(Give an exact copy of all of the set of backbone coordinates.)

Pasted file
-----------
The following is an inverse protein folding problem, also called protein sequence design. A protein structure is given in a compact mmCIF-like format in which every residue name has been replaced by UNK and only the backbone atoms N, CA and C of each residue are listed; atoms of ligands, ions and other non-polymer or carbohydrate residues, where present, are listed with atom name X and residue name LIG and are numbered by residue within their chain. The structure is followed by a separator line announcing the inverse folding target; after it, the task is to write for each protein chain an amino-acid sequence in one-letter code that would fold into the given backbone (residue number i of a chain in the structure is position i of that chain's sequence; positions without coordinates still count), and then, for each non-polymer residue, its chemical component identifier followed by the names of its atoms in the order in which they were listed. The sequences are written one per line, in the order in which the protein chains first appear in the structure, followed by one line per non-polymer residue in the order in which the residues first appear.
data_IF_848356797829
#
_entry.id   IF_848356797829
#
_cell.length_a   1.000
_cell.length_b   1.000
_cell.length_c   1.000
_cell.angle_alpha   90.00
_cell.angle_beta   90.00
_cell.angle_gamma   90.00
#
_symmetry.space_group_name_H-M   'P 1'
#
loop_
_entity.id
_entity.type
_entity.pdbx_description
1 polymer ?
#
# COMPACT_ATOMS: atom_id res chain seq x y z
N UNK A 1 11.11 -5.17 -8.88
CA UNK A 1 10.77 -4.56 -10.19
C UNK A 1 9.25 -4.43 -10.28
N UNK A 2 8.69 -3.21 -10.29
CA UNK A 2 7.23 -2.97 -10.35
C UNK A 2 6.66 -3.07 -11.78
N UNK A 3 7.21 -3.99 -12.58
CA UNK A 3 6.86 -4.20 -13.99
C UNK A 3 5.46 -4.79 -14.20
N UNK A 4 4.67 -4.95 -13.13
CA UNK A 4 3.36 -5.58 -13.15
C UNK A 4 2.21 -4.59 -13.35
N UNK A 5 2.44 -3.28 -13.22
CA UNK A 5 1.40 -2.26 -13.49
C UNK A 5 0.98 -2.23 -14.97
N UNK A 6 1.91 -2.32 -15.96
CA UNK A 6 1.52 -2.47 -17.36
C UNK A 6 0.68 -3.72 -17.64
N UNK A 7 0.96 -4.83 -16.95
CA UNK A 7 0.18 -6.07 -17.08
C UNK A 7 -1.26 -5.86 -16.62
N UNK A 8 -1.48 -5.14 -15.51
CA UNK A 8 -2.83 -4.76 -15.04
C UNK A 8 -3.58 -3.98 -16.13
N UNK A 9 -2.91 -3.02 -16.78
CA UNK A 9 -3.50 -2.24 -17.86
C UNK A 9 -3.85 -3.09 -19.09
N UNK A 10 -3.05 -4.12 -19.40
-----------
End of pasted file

The following is an inverse protein folding problem, also called protein sequence design. A protein structure is given in a compact mmCIF-like format in which every residue name has been replaced by UNK and only the backbone atoms N, CA and C of each residue are listed; atoms of ligands, ions and other non-polymer or carbohydrate residues, where present, are listed with atom name X and residue name LIG and are numbered by residue within their chain. The structure is followed by a separator line announcing the inverse folding target; after it, the task is to write for each protein chain an amino-acid sequence in one-letter code that would fold into the given backbone (residue number i of a chain in the structure is position i of that chain's sequence; positions without coordinates still count), and then, for each non-polymer residue, its chemical component identifier followed by the names of its atoms in the order in which they were listed. The sequences are written one per line, in the order in which the protein chains first appear in the structure, followed by one line per non-polymer residue in the order in which the residues first appear.
data_IF_848356797829
#
_entry.id   IF_848356797829
#
_cell.length_a   1.000
_cell.length_b   1.000
_cell.length_c   1.000
_cell.angle_alpha   90.00
_cell.angle_beta   90.00
_cell.angle_gamma   90.00
#
_symmetry.space_group_name_H-M   'P 1'
#
loop_
_entity.id
_entity.type
_entity.pdbx_description
1 polymer ?
#
# COMPACT_ATOMS: atom_id res chain seq x y z
N UNK A 1 11.11 -5.17 -8.88
CA UNK A 1 10.77 -4.56 -10.19
C UNK A 1 9.25 -4.43 -10.28
N UNK A 2 8.69 -3.21 -10.29
CA UNK A 2 7.23 -2.97 -10.35
C UNK A 2 6.66 -3.07 -11.78
N UNK A 3 7.21 -3.99 -12.58
CA UNK A 3 6.86 -4.20 -13.99
C UNK A 3 5.46 -4.79 -14.20
N UNK A 4 4.67 -4.95 -13.13
CA UNK A 4 3.36 -5.58 -13.15
C UNK A 4 2.21 -4.59 -13.35
N UNK A 5 2.44 -3.28 -13.22
CA UNK A 5 1.40 -2.26 -13.49
C UNK A 5 0.98 -2.23 -14.97
N UNK A 6 1.91 -2.32 -15.96
CA UNK A 6 1.52 -2.47 -17.36
C UNK A 6 0.68 -3.72 -17.64
N UNK A 7 0.96 -4.83 -16.95
CA UNK A 7 0.18 -6.07 -17.08
C UNK A 7 -1.26 -5.86 -16.62
N UNK A 8 -1.48 -5.14 -15.51
CA UNK A 8 -2.83 -4.76 -15.04
C UNK A 8 -3.58 -3.98 -16.13
N UNK A 9 -2.91 -3.02 -16.78
CA UNK A 9 -3.50 -2.24 -17.86
C UNK A 9 -3.85 -3.09 -19.09
N UNK A 10 -3.05 -4.12 -19.40